[lug] password generating techniques

Rob Nagler nagler at bivio.biz
Wed Mar 21 09:16:39 MDT 2012

> 4) use a password manager like Kevin suggested

I use an encrypted file, but it isn't a "password manager" as I'll be
relying on people's ability to write good software.  I don't have much
faith in that.  :)

Certain passwords, like Amazon, are easy to remember, and aren't
randomly generated.  I (and others in my company) use this site to buy
things.  I make a conscious choice of buying the majority of things on
Amazon so I don't have to 1) trust random sites and 2) remember the
passwords.  The cost of a crack is very low, because I'm protected by
the fraud policies from my CC company.   The cost of always buying on
Amazon is miniscule in comparison to having to open my encrypted file
and having my computer hacked.  I try to avoid going into the
encrypted file as much as possible.

> 6) write the strong passwords on a piece of paper

I print out my encrypted file and store them in a vault at a bank in case.

I would never use a third party server (VPS, dropbox, or otherwise) to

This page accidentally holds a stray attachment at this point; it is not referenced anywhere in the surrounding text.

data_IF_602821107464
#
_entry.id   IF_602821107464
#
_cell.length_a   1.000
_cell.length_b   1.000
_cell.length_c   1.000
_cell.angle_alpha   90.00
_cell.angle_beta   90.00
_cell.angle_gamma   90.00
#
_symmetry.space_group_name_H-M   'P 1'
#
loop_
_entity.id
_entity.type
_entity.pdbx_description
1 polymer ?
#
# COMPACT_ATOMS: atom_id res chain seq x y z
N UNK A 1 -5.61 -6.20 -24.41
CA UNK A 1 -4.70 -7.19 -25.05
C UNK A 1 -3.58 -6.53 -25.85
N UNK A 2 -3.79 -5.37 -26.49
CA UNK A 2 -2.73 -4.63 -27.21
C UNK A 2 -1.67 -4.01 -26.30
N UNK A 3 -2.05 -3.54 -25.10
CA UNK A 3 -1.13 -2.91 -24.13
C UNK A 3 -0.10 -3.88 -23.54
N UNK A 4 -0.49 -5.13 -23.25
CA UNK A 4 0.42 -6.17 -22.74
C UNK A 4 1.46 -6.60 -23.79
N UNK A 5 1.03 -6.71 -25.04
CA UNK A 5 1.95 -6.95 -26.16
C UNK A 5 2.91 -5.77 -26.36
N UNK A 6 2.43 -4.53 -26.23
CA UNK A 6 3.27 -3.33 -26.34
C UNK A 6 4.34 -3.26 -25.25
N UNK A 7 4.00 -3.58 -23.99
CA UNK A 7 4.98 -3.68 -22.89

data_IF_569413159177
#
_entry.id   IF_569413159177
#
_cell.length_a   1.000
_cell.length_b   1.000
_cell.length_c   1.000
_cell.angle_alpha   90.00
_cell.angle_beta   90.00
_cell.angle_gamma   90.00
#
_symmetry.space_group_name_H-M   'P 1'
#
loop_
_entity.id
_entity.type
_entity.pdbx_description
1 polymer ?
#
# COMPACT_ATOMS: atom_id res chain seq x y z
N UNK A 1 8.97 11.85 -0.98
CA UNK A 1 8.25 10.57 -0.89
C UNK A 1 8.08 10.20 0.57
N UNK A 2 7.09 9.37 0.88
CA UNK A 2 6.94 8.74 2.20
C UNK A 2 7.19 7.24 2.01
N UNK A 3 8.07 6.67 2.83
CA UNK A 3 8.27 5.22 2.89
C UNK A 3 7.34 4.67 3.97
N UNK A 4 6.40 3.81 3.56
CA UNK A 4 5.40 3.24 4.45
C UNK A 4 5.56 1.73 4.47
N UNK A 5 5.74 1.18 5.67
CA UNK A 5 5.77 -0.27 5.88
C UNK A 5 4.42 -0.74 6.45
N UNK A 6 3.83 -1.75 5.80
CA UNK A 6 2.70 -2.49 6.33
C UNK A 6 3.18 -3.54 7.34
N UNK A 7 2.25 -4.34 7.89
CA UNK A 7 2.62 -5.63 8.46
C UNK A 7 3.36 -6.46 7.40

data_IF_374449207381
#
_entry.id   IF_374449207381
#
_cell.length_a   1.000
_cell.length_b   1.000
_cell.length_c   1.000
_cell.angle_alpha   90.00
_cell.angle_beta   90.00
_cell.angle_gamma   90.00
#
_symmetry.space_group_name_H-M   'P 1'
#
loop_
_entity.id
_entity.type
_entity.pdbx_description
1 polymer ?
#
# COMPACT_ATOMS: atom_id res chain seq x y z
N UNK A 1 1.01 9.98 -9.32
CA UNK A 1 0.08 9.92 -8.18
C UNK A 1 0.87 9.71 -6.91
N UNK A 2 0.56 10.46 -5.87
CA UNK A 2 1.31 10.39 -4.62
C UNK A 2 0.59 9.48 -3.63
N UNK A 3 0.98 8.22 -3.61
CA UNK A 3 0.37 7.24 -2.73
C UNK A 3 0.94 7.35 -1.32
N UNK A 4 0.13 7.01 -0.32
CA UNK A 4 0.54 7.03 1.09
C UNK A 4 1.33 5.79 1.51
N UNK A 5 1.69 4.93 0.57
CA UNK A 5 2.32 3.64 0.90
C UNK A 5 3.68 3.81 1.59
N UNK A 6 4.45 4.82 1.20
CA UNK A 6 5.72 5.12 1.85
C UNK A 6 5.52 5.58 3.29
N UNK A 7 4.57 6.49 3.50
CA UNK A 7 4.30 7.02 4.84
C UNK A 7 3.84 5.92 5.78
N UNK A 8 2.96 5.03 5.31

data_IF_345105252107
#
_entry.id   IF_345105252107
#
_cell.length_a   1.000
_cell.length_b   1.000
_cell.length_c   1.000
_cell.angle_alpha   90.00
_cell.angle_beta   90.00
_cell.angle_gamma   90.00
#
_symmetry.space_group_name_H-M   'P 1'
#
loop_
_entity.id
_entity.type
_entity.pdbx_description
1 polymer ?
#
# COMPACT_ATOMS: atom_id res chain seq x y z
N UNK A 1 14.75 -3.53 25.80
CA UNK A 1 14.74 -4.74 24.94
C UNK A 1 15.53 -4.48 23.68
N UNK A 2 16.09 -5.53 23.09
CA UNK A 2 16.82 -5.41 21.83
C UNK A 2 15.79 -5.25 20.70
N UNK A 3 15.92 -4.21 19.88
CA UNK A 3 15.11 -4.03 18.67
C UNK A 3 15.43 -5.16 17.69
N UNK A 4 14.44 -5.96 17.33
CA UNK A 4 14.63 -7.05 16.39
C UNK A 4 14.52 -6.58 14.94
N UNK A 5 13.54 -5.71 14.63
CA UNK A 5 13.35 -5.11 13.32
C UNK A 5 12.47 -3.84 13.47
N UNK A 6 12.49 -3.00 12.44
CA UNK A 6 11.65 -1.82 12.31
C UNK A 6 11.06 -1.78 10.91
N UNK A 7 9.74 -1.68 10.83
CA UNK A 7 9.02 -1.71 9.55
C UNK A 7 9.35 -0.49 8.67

store this file.  The way I store the file is also obscured in
interesting ways that make it even harder to find.

I generate random passwords for sites.

All VPS providers get their own very long unique email (not stored on
our servers) and password.  I don't login to the management consoles
very often.  I rely on VPS for non-essential servers and standby's.  I
am quite convinced that the Cloud is highly insecure, and will be
cracked at some point (in a very bad way) so I can't rely on them as
my primary servers nor to store our primary backups.

As to getting into machines, I do not rely on keys for ssh (except for
backup, obviously, but these are VERY secure).  Given the amount of
CPU available to crackers, I believe any key file is crackable within
a relatively short amount of time.  ssh keys are in a known location,
and worse, many people uses ssh-agent, which is a recipe for disaster
with a local exploit. I use relatively secure, tiered passwords which
I can remember.

If someone installs a key logger, I'm relatively safe from a business
continuity standpoint (my primary concern).  No one can get to other
machines unless they are sniffing at the time.  My most secure
machines I visit "almost never" and often only from the console.  The
chance I'd discover an exploit before I visited them is quite small,
therefore.  If, however, I use key files, the attacks can be taken
offline.  For my local password to be cracked, someone has to get
access to /etc/shadow, which is a root exploit (admittedly easier once
on the target).


More information about the LUG mailing list